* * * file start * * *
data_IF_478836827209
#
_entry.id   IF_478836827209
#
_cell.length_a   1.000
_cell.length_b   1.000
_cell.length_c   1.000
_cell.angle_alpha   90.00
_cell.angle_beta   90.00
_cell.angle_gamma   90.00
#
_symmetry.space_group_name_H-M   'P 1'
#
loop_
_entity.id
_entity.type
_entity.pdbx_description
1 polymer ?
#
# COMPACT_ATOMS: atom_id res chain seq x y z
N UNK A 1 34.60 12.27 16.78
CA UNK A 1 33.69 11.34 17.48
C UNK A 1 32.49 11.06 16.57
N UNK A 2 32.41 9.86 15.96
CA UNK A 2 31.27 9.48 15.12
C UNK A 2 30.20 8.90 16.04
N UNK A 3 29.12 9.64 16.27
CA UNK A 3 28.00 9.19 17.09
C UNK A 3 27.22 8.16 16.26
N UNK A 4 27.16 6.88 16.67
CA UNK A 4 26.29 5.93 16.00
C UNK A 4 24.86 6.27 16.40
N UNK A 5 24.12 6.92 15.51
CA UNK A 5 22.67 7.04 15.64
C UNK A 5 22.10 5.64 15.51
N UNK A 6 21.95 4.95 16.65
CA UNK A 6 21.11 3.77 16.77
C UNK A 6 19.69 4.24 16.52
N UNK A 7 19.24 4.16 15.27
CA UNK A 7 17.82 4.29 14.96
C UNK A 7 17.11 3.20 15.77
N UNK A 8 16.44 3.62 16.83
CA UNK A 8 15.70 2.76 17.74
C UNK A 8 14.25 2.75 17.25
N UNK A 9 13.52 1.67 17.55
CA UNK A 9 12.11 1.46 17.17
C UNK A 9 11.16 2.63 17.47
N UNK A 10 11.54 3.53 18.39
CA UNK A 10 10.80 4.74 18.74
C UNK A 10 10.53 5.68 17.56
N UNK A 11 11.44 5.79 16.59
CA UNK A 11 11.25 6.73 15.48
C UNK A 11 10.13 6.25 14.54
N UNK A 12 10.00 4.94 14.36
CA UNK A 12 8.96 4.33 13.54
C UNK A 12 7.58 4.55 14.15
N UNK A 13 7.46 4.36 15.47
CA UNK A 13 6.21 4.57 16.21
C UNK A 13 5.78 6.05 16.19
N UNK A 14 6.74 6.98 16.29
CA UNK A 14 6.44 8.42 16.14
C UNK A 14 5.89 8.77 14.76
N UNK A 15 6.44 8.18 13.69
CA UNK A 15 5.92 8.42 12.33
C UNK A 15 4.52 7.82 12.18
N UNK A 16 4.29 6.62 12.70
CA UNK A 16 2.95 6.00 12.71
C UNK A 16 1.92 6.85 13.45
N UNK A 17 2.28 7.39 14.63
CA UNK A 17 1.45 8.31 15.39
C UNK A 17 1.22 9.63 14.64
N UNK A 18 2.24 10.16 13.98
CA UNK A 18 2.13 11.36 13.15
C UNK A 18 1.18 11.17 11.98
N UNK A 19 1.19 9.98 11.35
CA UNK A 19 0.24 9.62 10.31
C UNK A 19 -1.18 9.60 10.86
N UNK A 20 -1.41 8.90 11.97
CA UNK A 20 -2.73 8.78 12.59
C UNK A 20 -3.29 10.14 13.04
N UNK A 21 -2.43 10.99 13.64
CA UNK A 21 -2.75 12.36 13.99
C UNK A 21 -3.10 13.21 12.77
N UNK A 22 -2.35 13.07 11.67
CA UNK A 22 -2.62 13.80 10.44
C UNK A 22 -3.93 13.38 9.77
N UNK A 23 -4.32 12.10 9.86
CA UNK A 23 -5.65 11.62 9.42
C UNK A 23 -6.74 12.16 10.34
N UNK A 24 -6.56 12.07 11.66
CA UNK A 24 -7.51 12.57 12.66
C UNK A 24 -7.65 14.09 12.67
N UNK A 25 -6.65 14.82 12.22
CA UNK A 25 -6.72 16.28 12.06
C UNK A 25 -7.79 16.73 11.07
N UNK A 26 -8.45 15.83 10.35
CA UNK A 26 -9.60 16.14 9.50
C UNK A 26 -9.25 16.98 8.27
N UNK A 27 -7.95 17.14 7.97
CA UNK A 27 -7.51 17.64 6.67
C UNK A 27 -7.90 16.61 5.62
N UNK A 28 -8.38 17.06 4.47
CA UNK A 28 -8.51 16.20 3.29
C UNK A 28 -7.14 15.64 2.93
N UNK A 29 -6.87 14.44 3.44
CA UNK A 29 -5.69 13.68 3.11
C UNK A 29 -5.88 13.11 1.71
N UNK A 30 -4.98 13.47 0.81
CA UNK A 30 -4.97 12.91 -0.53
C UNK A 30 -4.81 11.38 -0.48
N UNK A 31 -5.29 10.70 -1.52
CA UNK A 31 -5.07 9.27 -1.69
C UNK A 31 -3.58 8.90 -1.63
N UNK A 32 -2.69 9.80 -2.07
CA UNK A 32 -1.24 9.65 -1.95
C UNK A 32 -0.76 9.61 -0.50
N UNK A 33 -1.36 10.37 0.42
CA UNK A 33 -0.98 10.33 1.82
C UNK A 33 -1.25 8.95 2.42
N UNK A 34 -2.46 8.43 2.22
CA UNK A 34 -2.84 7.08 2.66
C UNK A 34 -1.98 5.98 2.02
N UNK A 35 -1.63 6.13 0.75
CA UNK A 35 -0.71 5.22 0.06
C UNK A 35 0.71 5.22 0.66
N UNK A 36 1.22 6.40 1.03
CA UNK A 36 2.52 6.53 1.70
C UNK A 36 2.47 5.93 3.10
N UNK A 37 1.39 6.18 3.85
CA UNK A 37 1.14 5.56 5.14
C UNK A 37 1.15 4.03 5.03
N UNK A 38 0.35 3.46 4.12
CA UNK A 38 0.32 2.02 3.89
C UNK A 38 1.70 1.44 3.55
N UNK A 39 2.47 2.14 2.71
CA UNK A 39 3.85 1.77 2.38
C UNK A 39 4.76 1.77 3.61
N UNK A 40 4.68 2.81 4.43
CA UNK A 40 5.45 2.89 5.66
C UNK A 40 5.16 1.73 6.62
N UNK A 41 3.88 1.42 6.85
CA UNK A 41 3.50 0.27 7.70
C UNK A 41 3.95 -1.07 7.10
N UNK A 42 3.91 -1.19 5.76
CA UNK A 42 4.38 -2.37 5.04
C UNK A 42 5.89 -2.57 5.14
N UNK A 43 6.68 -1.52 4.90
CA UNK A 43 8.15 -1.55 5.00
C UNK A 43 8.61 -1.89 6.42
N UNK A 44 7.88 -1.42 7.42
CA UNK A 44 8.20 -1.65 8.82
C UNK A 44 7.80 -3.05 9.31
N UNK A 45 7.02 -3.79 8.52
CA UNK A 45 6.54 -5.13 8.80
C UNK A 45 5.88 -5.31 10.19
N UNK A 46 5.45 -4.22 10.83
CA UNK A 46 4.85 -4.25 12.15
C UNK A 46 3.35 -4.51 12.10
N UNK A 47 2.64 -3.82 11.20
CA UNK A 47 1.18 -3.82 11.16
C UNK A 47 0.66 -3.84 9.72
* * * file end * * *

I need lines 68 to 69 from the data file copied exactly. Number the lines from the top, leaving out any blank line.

C UNK A 16 1.92 6.85 13.45
N UNK A 17 2.28 7.39 14.63